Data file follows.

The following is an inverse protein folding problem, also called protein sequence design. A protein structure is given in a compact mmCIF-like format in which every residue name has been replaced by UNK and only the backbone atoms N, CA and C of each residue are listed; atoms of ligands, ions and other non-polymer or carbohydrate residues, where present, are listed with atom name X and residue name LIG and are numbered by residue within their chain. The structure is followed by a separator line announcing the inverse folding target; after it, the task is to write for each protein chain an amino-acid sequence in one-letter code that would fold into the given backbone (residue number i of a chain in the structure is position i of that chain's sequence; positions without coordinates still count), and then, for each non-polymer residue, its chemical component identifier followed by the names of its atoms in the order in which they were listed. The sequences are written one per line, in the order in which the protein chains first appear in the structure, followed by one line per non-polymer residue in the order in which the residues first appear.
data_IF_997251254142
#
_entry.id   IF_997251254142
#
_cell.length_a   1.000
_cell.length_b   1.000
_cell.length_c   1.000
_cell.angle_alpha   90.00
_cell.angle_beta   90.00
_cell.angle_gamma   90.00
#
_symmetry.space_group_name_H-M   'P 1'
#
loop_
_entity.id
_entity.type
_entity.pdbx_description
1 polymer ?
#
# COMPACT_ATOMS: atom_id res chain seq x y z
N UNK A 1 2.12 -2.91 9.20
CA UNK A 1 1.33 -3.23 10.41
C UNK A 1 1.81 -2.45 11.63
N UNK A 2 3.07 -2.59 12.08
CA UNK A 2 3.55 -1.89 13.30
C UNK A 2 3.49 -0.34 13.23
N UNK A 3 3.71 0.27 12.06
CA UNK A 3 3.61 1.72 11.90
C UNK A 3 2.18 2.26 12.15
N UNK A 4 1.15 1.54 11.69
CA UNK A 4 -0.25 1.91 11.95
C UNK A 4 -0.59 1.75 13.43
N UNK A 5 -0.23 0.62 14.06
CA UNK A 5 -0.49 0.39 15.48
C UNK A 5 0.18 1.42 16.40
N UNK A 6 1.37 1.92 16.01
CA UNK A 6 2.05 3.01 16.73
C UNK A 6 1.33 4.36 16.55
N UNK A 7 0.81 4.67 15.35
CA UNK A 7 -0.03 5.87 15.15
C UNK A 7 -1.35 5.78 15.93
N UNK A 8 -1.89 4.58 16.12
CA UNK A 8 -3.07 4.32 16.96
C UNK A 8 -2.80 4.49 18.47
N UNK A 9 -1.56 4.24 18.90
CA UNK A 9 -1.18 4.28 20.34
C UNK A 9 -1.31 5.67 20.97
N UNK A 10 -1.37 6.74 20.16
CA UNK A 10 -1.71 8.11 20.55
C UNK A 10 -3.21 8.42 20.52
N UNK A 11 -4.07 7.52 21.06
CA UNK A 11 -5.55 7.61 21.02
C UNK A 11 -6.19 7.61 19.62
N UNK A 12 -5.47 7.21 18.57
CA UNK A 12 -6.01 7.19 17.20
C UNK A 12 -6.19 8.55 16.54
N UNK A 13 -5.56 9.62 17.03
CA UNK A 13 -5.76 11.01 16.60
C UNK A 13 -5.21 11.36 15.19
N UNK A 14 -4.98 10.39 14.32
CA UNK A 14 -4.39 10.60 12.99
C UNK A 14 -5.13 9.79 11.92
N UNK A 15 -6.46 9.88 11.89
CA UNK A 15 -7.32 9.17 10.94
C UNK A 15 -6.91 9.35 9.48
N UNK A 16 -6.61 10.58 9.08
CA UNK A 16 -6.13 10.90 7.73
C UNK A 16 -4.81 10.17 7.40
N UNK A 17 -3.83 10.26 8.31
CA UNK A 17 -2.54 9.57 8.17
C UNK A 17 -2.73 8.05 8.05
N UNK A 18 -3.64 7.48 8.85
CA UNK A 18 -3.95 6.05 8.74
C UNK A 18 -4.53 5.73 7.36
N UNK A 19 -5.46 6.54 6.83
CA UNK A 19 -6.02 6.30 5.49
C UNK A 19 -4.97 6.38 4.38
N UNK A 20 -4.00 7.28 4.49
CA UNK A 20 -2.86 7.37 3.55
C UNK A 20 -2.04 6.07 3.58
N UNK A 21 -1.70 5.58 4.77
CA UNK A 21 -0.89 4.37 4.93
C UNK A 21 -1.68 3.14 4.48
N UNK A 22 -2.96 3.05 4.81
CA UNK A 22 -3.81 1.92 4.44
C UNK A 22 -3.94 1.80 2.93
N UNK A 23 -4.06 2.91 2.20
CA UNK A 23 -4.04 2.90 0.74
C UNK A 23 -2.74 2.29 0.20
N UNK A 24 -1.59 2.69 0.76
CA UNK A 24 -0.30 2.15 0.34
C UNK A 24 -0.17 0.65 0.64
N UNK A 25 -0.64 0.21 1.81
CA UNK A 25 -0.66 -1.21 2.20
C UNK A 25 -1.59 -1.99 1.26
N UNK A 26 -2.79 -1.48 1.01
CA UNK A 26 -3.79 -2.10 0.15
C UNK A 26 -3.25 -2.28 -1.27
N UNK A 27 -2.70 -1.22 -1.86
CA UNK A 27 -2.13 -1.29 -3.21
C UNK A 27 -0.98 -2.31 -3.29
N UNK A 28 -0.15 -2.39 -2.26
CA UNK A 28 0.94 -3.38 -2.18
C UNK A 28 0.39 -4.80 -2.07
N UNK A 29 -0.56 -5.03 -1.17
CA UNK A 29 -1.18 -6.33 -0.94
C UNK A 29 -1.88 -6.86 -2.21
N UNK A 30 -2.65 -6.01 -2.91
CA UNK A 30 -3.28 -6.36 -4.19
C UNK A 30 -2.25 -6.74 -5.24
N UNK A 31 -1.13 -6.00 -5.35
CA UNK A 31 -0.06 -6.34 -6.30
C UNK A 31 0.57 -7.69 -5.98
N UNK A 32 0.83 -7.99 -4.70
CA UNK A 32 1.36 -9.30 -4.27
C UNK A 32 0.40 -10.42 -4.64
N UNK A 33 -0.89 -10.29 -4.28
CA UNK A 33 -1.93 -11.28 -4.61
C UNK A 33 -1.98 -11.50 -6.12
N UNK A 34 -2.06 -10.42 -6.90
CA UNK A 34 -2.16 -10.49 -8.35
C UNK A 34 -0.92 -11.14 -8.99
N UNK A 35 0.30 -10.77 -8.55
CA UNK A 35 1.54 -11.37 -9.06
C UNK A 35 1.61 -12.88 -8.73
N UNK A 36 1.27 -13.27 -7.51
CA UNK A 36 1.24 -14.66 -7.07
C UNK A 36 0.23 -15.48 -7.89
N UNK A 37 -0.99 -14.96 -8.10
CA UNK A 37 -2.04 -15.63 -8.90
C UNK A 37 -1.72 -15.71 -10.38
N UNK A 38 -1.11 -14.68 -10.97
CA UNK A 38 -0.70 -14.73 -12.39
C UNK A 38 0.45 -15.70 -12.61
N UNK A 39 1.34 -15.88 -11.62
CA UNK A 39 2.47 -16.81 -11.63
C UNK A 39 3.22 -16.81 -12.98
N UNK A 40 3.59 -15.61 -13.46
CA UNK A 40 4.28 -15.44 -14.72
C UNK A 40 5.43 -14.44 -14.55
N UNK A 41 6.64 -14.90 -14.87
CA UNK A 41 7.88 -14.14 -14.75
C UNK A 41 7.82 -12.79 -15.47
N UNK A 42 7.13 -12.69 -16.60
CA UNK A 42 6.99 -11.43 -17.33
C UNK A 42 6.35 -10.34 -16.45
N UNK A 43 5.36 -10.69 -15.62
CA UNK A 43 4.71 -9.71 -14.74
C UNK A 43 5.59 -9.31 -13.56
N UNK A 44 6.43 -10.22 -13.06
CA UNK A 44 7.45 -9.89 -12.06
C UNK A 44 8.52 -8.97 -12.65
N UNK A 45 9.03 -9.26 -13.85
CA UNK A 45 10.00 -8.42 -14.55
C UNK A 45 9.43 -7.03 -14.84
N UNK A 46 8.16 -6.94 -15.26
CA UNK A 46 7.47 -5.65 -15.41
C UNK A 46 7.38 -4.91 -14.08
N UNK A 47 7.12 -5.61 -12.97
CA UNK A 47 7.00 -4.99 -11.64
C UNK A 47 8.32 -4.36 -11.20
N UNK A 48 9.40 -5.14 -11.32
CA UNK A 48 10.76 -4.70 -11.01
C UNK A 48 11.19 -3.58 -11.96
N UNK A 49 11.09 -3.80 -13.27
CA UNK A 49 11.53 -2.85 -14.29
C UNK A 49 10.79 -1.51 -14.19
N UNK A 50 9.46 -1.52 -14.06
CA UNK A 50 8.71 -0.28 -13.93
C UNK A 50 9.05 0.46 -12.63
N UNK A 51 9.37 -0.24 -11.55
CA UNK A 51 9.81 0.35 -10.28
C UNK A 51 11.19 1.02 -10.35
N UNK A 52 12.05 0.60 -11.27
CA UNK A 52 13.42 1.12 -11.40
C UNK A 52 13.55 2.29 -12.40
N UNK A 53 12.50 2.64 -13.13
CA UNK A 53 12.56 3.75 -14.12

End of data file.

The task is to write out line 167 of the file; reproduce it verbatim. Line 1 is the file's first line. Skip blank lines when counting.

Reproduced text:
CA UNK A 49 11.53 -2.85 -14.29